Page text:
Formal discussant of the trial, Robert Glynne-Jones, MD, Mount Vernon Centre for Cancer Treatment, London, said: “It is arduous to perform rectal cancer trials. That is one of reason we are interested in short endpoints.”
Regarding the first study, he said that historically, compliance has been poor with adjuvant therapy in this setting, but that the German R04 investigators achieved a high compliance. “This is an excellent rate of compliance and it should impact outcomes.” He also said that pathologic complete response is not an appropriate outcome to measure in a phase III trial.
“The message from this trial is that we need to review our assumptions regarding oxaliplatin as a radiosensitizer when it is used in only four doses. Oxaliplatin should be given with optimized fluoropyrimidine,” he said.
Dr. Glynne-Jones also said that current imaging methods overstage stage III rectal cancer. “If most patients are really stage II, we have to question a benefit for oxaliplatin. We need more accurate clinical staging in clinical trials to have more meaningful results.”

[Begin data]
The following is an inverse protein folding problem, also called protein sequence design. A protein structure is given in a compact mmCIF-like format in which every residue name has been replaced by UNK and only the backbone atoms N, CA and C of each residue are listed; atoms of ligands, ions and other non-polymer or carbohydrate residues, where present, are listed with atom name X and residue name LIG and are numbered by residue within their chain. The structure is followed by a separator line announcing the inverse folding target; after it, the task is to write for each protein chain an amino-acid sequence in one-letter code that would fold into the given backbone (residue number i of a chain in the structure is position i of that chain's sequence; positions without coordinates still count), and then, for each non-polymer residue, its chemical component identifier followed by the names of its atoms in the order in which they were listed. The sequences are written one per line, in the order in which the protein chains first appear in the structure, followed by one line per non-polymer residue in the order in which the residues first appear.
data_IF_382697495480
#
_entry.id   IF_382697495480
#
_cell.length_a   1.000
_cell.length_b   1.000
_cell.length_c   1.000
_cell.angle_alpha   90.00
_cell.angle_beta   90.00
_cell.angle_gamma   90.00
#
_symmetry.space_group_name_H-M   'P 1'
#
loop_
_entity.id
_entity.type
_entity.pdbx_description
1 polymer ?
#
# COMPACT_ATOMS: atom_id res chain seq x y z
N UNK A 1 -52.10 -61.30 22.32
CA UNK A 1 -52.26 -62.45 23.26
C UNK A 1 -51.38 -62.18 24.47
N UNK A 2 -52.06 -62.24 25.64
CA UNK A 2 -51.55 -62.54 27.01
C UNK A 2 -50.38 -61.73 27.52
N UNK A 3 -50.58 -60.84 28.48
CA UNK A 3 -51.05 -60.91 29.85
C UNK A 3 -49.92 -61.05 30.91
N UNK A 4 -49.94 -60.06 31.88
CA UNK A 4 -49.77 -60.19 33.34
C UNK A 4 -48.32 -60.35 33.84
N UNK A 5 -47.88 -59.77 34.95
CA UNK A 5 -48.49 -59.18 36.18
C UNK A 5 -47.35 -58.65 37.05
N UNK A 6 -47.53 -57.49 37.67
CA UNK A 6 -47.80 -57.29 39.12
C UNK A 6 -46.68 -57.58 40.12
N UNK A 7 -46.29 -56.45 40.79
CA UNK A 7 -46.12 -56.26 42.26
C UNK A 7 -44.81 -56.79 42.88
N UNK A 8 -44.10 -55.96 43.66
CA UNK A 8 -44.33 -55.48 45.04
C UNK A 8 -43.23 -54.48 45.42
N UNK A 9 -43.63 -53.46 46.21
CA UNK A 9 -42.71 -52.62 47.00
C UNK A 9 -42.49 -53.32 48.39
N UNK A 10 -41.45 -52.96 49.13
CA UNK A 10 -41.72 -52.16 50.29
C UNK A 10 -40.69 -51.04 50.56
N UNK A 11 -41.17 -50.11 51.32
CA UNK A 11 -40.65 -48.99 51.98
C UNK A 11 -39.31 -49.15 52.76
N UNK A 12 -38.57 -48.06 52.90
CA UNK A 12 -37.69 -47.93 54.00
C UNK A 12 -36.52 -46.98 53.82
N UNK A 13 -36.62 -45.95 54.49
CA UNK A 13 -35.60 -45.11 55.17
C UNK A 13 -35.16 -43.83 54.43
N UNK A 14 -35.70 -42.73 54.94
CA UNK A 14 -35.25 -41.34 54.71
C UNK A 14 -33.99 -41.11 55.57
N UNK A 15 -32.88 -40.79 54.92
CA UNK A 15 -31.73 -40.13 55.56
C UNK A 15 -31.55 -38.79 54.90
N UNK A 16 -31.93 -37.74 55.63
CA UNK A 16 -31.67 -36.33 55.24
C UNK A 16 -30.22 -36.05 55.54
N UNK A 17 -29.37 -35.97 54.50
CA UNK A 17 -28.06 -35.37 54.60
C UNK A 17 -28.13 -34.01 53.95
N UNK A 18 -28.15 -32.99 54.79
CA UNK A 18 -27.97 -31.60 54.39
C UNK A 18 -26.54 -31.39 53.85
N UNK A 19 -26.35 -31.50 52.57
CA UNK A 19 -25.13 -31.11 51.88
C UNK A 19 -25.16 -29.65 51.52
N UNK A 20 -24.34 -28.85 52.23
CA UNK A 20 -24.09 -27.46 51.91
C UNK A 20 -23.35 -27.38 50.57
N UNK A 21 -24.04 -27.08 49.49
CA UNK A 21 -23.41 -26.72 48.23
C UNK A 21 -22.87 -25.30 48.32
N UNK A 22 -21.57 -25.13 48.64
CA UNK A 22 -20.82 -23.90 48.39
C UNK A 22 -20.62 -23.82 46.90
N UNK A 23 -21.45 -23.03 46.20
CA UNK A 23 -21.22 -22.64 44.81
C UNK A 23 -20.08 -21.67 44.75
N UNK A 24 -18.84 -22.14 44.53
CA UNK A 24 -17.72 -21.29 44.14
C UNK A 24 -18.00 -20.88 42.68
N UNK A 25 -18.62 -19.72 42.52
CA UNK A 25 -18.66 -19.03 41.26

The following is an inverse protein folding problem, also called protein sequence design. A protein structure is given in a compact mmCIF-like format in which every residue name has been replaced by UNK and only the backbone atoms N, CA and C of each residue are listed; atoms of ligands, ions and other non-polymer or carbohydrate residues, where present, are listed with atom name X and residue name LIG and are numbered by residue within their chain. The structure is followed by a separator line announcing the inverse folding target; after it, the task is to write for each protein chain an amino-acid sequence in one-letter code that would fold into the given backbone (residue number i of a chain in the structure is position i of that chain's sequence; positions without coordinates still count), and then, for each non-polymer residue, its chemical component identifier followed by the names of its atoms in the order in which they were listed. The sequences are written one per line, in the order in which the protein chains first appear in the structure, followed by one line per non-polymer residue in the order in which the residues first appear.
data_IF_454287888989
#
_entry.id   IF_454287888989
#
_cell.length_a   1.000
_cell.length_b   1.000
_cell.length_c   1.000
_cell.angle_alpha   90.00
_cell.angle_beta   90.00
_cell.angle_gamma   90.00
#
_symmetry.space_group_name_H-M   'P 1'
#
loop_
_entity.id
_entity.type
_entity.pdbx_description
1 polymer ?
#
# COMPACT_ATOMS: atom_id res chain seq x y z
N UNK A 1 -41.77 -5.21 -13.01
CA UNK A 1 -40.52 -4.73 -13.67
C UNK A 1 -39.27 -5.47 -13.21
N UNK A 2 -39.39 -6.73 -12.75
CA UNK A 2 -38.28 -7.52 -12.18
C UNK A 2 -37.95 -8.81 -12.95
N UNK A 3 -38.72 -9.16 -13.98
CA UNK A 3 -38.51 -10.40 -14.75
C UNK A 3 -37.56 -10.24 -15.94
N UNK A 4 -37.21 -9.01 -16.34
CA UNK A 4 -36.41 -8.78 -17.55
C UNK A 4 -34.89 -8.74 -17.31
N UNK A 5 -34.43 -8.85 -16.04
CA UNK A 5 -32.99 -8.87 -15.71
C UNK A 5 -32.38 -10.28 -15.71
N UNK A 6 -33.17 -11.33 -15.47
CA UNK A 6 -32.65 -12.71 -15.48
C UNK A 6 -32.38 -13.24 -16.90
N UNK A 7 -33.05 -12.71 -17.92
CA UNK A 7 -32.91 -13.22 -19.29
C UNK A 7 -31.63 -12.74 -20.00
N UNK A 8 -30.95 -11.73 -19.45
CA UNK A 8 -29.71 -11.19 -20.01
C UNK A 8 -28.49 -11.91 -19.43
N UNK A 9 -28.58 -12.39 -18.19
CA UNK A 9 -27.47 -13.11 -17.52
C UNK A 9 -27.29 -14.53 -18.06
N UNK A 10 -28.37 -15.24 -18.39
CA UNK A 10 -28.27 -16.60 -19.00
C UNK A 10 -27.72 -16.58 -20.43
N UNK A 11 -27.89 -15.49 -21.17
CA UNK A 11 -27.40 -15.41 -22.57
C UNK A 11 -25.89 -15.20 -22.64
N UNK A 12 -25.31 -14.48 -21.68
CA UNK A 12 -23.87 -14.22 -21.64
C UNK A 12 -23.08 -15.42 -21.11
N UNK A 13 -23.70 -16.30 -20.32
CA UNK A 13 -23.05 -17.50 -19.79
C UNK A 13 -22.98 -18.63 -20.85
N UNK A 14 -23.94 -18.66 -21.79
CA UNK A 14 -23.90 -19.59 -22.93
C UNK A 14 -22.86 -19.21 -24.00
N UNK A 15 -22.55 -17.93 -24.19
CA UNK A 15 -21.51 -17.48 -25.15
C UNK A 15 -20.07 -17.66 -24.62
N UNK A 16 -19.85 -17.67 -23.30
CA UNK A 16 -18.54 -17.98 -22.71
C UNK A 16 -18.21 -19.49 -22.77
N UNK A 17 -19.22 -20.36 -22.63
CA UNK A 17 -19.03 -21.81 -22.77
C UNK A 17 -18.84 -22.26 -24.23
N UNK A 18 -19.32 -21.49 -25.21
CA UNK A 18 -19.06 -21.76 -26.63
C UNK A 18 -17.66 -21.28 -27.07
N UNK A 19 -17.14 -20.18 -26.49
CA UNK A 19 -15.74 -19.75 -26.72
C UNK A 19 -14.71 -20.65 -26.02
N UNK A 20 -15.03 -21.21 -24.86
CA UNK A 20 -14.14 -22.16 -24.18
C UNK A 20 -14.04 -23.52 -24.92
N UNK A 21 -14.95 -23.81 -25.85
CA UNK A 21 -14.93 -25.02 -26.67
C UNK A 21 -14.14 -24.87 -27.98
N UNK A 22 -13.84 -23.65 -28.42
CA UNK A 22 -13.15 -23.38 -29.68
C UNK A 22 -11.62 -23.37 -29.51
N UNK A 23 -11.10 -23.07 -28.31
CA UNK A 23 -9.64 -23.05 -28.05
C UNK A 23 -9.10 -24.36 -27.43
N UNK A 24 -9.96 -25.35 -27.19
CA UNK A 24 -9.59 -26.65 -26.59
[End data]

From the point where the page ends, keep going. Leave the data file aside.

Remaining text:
Regarding the study reported by Dr. Hofheinz, Dr. Glynne-Jones said that he was uncomfortable with the control arm, with infusional 5-FU given for 2 weeks followed by bolus 5-FU. “This control arm is a problem,” he said. Infusional 5-FU should be the standard.
He found the MARGIT investigators’ finding of an association between the development of hand-foot syndrome and improved disease-free and overall survival “intriguing.” ■
Financial Disclosure: Dr. Glynne-Jones has received research funding from Roche.